As we age, our organs lose function—cardiac muscles slacken, brain cells die, the diaphragm weakens and other organs shrink. One shrinking organ, in both humans and mice, is the thymus, “the place where the immune system’s T-cells mature,” says The Economist:
T-cells have various jobs, such as destroying body cells infected with viruses. As an animal grows older, its thymus shrinks and the organ’s internal structure changes. As a result, the supply of new T-cells diminishes. That is why elderly people are more subject than the young to infection.
In a new study, researchers got a specially bred mouse to reverse the course of aging in its thymus. The mouse was engineered so that its thymus would express a specific gene upon exposure to a specific chemical. From there, the induced activity of the gene caused the mouse's thymus to reverse its age-related degradation.
[W]hen the researchers studied the enlarged thymuses microscopically, and compared them with those from untreated control animals of the same ages, they found that the organs’ internal structures had reverted to their youthful nature. Most important of all, they found, the density of relevant T-cells in the experimental animals’ lymph was twice that of the controls.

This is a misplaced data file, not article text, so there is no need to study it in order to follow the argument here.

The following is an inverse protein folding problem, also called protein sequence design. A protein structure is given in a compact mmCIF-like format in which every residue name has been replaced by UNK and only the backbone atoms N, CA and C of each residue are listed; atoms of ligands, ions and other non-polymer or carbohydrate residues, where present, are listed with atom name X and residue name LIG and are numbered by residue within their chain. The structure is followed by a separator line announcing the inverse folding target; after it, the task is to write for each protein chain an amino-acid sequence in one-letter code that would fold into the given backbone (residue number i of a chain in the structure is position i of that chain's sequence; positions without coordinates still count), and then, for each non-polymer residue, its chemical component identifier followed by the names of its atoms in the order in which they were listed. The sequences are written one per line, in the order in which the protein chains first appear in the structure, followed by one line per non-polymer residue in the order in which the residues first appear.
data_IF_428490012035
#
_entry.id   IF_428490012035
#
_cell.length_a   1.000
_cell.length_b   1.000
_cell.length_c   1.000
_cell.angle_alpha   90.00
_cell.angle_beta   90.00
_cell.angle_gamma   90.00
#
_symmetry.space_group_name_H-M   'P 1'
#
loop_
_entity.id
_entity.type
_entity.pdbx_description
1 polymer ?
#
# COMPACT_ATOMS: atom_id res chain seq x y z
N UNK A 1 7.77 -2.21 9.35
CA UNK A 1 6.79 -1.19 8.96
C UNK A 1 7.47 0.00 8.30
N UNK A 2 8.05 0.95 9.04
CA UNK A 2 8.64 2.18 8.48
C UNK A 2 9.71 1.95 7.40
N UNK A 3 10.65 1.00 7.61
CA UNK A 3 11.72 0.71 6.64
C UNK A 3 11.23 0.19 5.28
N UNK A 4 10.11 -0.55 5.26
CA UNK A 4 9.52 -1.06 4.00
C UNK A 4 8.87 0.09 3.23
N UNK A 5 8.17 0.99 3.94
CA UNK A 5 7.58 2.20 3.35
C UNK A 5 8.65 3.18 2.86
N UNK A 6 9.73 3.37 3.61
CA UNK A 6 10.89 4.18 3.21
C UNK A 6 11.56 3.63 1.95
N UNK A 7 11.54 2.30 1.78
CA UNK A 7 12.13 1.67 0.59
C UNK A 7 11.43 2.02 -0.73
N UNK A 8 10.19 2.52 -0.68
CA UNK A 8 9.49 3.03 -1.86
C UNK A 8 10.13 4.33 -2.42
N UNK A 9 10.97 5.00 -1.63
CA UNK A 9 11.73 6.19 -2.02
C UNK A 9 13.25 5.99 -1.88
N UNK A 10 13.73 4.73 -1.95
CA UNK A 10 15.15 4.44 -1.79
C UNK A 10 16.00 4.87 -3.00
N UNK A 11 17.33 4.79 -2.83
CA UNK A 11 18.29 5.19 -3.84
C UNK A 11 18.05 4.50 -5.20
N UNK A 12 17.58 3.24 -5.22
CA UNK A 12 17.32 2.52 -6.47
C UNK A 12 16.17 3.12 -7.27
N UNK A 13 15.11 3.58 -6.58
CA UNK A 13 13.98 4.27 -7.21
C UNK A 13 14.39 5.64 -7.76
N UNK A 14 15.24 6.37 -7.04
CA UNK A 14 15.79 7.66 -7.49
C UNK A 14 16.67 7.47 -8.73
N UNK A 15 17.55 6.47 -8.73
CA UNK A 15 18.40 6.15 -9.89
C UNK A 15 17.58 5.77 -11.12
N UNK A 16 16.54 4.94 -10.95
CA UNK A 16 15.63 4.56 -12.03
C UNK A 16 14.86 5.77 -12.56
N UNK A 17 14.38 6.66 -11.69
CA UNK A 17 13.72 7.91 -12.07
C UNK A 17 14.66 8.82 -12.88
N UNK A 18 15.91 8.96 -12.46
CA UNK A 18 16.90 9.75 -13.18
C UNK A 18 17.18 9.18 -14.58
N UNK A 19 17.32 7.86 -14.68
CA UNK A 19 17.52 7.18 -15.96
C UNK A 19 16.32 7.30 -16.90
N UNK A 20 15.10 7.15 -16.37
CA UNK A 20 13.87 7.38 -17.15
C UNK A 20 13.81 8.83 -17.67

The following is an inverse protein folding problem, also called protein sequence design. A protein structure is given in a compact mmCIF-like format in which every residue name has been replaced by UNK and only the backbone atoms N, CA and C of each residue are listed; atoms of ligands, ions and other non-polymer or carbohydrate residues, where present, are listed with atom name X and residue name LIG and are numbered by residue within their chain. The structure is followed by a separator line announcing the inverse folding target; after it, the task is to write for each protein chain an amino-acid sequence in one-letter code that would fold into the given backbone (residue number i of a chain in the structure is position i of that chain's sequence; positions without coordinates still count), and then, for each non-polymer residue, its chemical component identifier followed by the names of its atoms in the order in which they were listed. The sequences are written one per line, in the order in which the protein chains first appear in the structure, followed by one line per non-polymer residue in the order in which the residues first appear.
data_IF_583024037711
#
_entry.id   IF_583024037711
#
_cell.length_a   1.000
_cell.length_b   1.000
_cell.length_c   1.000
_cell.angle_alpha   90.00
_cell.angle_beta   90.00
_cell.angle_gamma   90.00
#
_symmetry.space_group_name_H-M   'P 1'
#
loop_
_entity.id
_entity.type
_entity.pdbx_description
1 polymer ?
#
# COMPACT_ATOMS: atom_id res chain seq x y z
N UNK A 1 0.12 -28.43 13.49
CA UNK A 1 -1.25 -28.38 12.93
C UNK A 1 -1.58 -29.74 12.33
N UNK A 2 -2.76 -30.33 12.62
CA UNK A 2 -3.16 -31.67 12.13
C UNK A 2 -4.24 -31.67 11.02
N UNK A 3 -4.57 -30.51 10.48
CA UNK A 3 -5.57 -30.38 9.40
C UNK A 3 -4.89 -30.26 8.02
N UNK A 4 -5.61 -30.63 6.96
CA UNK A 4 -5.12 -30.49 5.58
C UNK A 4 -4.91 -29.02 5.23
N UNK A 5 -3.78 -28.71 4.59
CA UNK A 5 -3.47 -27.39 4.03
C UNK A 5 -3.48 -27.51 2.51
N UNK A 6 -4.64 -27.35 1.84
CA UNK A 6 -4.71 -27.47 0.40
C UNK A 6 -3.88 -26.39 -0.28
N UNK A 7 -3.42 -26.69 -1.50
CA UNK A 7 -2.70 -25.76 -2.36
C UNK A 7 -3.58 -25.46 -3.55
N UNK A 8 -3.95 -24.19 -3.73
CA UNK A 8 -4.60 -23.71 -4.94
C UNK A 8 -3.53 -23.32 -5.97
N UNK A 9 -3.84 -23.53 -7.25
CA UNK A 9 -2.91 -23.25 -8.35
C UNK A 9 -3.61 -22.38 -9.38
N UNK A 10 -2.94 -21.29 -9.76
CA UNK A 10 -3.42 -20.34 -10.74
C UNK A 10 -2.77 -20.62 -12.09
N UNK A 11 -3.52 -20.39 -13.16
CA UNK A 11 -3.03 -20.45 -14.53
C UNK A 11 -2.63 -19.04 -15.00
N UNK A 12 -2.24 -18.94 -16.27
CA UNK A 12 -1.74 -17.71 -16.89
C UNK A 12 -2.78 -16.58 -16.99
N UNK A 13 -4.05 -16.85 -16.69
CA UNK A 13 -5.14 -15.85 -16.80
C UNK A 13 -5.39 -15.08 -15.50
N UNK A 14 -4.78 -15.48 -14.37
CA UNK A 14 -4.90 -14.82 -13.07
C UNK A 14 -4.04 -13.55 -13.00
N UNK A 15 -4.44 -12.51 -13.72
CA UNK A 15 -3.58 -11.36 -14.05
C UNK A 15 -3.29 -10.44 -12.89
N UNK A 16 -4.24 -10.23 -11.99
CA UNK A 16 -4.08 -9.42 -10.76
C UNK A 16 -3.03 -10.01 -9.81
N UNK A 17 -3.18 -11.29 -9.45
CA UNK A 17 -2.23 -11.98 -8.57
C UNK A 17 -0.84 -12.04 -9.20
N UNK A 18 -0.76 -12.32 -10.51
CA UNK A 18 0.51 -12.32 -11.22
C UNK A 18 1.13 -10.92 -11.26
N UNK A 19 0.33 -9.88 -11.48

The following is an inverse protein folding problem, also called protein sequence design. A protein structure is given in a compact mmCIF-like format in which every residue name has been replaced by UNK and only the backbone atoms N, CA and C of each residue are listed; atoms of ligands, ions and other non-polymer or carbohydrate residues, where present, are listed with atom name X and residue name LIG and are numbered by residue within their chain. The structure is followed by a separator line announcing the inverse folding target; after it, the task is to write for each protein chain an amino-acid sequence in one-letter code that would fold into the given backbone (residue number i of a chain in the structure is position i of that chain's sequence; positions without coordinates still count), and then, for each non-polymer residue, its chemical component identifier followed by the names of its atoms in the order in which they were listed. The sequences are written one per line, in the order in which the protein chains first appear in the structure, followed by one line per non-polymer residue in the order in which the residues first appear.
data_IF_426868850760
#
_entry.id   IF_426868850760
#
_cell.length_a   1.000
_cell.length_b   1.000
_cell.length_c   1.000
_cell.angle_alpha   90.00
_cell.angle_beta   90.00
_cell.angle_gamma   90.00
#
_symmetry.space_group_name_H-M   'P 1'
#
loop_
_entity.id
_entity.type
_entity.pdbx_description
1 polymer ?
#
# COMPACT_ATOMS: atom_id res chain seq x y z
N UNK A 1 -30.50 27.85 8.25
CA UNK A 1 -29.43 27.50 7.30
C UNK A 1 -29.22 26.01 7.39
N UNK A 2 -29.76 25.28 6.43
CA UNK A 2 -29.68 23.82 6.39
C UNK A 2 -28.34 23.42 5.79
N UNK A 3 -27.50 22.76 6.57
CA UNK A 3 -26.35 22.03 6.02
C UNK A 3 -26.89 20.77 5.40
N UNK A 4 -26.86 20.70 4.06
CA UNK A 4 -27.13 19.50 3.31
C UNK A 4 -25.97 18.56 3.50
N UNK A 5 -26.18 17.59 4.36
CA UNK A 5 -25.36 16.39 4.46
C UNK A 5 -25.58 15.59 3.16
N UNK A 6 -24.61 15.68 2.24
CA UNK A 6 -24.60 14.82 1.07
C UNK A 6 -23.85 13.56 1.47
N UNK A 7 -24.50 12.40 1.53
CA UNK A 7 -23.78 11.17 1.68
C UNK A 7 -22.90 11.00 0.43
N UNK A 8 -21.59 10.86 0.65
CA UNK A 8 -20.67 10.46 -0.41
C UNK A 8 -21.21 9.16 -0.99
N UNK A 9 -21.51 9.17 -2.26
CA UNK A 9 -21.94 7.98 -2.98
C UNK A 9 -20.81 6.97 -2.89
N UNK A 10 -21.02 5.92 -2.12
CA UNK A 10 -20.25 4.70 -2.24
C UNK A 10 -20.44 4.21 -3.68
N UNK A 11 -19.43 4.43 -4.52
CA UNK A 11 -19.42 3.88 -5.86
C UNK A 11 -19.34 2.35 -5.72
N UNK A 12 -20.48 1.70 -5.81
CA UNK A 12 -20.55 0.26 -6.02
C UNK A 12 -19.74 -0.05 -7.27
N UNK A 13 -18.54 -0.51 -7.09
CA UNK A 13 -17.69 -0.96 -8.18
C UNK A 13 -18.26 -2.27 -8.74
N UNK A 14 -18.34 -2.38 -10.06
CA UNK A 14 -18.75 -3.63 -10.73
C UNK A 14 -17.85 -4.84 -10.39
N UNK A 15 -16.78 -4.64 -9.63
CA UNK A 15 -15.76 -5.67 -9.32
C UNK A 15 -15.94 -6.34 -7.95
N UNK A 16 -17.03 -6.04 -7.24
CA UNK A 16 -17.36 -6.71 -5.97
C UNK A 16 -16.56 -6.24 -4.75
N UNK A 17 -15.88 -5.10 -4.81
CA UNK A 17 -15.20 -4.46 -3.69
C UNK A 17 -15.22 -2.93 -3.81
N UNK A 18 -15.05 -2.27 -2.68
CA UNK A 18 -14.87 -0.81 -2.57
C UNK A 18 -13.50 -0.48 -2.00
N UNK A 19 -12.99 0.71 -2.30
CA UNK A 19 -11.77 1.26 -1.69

The research is far, far away from being useful as a medical intervention. But, this sort of gene-targeted medicine, using the body's own systems to repair itself, is a promising pathway. The approach of targeted gene expression, says Reuters, is also a change from the major focus on stem cells that has driven the nascent field of regenerative medicine recently.